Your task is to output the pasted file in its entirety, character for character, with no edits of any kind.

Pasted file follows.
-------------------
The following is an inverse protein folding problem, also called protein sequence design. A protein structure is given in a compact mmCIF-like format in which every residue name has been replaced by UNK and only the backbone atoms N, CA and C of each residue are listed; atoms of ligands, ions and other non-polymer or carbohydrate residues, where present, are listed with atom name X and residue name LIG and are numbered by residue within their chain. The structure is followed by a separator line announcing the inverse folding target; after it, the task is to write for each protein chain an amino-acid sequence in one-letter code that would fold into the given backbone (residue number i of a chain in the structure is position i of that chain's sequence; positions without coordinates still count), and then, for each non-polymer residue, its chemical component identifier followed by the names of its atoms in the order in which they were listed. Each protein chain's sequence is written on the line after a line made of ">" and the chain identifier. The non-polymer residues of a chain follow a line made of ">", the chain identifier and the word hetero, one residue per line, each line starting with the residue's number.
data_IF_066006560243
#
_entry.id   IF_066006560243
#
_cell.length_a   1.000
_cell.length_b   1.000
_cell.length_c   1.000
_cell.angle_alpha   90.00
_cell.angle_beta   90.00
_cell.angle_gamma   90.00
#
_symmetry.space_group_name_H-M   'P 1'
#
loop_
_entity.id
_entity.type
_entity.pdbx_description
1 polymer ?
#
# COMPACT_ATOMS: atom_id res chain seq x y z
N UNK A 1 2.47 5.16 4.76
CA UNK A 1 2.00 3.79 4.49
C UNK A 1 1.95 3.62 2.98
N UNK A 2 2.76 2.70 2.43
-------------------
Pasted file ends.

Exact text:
The following is an inverse protein folding problem, also called protein sequence design. A protein structure is given in a compact mmCIF-like format in which every residue name has been replaced by UNK and only the backbone atoms N, CA and C of each residue are listed; atoms of ligands, ions and other non-polymer or carbohydrate residues, where present, are listed with atom name X and residue name LIG and are numbered by residue within their chain. The structure is followed by a separator line announcing the inverse folding target; after it, the task is to write for each protein chain an amino-acid sequence in one-letter code that would fold into the given backbone (residue number i of a chain in the structure is position i of that chain's sequence; positions without coordinates still count), and then, for each non-polymer residue, its chemical component identifier followed by the names of its atoms in the order in which they were listed. Each protein chain's sequence is written on the line after a line made of ">" and the chain identifier. The non-polymer residues of a chain follow a line made of ">", the chain identifier and the word hetero, one residue per line, each line starting with the residue's number.
data_IF_066006560243
#
_entry.id   IF_066006560243
#
_cell.length_a   1.000
_cell.length_b   1.000
_cell.length_c   1.000
_cell.angle_alpha   90.00
_cell.angle_beta   90.00
_cell.angle_gamma   90.00
#
_symmetry.space_group_name_H-M   'P 1'
#
loop_
_entity.id
_entity.type
_entity.pdbx_description
1 polymer ?
#
# COMPACT_ATOMS: atom_id res chain seq x y z
N UNK A 1 2.47 5.16 4.76
CA UNK A 1 2.00 3.79 4.49
C UNK A 1 1.95 3.62 2.98
N UNK A 2 2.76 2.70 2.43